New research has identified some common factors associated with severe cases of COVID-19 in African American people, including a high body mass index (BMI).

A woman visits her mother through the window during quarantine in order to illustrate how high BMI linked to COVID-19 severity in African Americans.Share on Pinterest
Research indicates a link between COVID-19 and high BMI among African American people.

All data and statistics are based on publicly available data at the time of publication. Some information may be out of date.

A new study explores some underlying risk factors for severe COVID-19 among African Americans.

The research, published in the journal Obesity, focused on African American people because they are disproportionately affected by the disease, which results from infection with the new coronavirus.

While all people have a risk of contracting the infection and developing the disease, this risk is not equally distributed.

As the Centers for Disease Control and Prevention (CDC) note, “Long-standing systemic health and social inequities have put many people from racial and ethnic minority groups at increased risk of getting sick and dying from COVID-19.”

Various studies and reviews have demonstrated this disproportionate impact. The articles consistently point to an association between ethnicity and race and COVID-19 severity, highlighting that the disease and our approach to it must be understood in socioeconomic, as well as biological, terms.

As a commentary in the journal BMJ Global Health notes, “Racism, segregation, and inequality, which have been for decades invisibly and pervasively embedded in dominant cultures and social institutions, now emerge as a monumental COVID-19 challenge.”

Even as structural racism requires a wholescale reckoning, understanding the factors beyond systemic inequity that contribute to a high rate of severe COVID-19 among African Americans can help doctors respond effectively.

Dr. Christine Bojanowski, an assistant professor at Tulane University’s School of Medicine, in New Orleans, LA, and the corresponding author of the present study, notes, “It is of tremendous importance that we identify risk factors and those individuals who may be at increased risk for severe COVID-19 infection, so that we are able [to] dedicate efforts toward supporting those most affected and in need.”

“This study is of particular interest in response to emerging reports revealing the disproportionate impact of COVID-19 on the African American community in our country. Further inclusive research aimed at optimizing clinical care relevant to the African American population is critical to ensure an equitable response to COVID-19.”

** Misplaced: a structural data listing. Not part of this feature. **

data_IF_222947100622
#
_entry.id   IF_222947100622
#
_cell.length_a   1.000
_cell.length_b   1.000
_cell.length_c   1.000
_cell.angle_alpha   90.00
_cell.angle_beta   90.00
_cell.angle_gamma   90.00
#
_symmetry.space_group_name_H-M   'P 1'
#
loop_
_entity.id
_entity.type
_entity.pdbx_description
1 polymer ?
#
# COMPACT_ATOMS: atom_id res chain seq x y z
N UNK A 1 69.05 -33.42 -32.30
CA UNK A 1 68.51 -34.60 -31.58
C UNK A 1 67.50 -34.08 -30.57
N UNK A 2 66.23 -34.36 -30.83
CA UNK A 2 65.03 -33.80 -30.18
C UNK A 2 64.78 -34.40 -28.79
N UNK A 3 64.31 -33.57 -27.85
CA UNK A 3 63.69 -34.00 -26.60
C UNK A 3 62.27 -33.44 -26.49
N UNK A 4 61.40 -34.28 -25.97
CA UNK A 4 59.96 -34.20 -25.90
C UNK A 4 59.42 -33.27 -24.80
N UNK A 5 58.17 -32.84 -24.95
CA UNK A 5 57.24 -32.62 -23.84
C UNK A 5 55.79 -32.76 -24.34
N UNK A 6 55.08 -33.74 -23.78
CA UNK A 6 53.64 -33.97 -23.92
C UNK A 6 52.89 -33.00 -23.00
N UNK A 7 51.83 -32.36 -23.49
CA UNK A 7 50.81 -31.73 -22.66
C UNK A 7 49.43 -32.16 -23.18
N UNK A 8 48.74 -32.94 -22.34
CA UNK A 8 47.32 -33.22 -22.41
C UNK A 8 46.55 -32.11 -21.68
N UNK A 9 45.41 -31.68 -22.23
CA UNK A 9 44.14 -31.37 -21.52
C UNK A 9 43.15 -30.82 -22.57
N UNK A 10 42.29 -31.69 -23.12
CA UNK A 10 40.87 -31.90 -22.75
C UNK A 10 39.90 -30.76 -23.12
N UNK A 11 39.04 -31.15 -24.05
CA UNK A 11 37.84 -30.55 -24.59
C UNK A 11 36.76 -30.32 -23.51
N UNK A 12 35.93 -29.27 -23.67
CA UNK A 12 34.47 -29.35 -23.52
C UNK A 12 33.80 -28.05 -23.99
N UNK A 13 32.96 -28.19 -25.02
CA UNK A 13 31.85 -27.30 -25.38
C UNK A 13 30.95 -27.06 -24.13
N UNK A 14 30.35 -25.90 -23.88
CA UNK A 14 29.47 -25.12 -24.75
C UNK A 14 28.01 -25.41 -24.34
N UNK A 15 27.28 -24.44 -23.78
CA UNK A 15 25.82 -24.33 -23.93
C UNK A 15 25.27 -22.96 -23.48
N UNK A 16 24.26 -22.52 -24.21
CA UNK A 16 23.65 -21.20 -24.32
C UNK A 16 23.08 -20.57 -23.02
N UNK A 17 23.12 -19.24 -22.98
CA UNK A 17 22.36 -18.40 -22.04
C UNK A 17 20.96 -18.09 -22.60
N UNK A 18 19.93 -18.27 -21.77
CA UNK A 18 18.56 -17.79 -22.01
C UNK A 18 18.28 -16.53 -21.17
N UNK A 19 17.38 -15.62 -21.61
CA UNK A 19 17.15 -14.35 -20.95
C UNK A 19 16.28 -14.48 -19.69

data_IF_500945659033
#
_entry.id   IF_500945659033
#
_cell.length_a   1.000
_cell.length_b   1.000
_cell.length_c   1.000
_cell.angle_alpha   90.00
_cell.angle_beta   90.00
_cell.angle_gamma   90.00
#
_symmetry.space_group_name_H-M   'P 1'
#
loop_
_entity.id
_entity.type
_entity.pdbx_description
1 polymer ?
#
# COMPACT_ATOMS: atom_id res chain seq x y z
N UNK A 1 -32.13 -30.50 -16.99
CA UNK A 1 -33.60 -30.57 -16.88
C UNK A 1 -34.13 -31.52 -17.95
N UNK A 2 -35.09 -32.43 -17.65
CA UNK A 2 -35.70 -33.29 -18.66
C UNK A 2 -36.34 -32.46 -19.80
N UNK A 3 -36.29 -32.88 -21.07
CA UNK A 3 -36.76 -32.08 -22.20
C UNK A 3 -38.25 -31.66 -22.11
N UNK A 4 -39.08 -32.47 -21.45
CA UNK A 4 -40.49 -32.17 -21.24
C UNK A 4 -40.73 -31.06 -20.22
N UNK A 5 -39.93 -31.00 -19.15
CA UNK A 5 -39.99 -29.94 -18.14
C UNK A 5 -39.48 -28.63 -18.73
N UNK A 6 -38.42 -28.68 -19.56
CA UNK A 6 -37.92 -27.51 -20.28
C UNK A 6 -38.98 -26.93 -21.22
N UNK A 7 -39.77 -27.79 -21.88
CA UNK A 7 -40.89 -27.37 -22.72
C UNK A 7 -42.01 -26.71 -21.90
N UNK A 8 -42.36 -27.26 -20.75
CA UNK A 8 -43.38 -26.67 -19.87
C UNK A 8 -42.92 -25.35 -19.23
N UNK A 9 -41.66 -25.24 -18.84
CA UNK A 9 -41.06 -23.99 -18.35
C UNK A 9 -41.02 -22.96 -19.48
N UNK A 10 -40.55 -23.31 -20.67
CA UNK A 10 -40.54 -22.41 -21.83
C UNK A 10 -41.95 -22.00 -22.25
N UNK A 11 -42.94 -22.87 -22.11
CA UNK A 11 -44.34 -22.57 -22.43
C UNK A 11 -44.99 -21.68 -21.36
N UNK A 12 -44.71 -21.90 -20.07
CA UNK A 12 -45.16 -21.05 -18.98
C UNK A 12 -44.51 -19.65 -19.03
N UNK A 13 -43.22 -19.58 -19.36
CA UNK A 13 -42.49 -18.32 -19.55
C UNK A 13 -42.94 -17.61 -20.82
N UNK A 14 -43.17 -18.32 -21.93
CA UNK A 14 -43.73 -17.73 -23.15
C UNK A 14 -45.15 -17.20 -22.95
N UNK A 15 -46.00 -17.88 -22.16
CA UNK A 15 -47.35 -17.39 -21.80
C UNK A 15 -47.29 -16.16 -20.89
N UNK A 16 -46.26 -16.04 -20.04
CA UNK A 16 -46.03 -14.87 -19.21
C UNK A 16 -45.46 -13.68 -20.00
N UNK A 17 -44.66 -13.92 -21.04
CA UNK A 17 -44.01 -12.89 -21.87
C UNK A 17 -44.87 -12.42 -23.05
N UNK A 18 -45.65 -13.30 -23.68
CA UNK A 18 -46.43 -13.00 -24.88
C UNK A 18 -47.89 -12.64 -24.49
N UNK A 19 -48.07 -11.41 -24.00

The analysis included African American patients with confirmed COVID-19 who presented to an academic hospital between March 12 and April 9, 2020. In total, the study included 158 participants, 61% of whom were women. The participants’ average age was 57.

The study recorded whether the patients had required treatment in an intensive care unit (ICU), using this to define whether they had experienced severe COVID-19. The participants’ general health was identified retrospectively, by looking at their medical records.

Among the patients with severe COVID-19, 85% required intubation and mechanical ventilation due to respiratory failure.

In total, 37% of the patients receiving ICU care died. However, the actual figure may be higher, as more than one-fifth of the patients were still receiving ventilation in the ICU when the analysis took place.

The researchers found that the patients who required ICU treatment were typically older, with an average age of 62 years. They also had a higher average BMI: 36.5 vs. 31.9.

In addition, the analysis showed that hypertension and lung disease were predictors of severe COVID-19.

The team notes that obesity is only just beginning to be linked with COVID-19 and recommend that further research explores the association. At the end of June, the CDC updated their guidance to report that anyone with a BMI of 30 or above has a risk of severe disease.

In a commentary on the present study, Dr. Keith C. Ferdinand, a professor of medicine and chair of preventive cardiology at Tulane’s School of Medicine emphasizes that “Instead of stigmatization of black adults with obesity, this pandemic, a hopefully once-in-a-century health crisis, is a clarion call to decrease and eventually eliminate long-standing health disparities and underlying adverse societal structural factors.”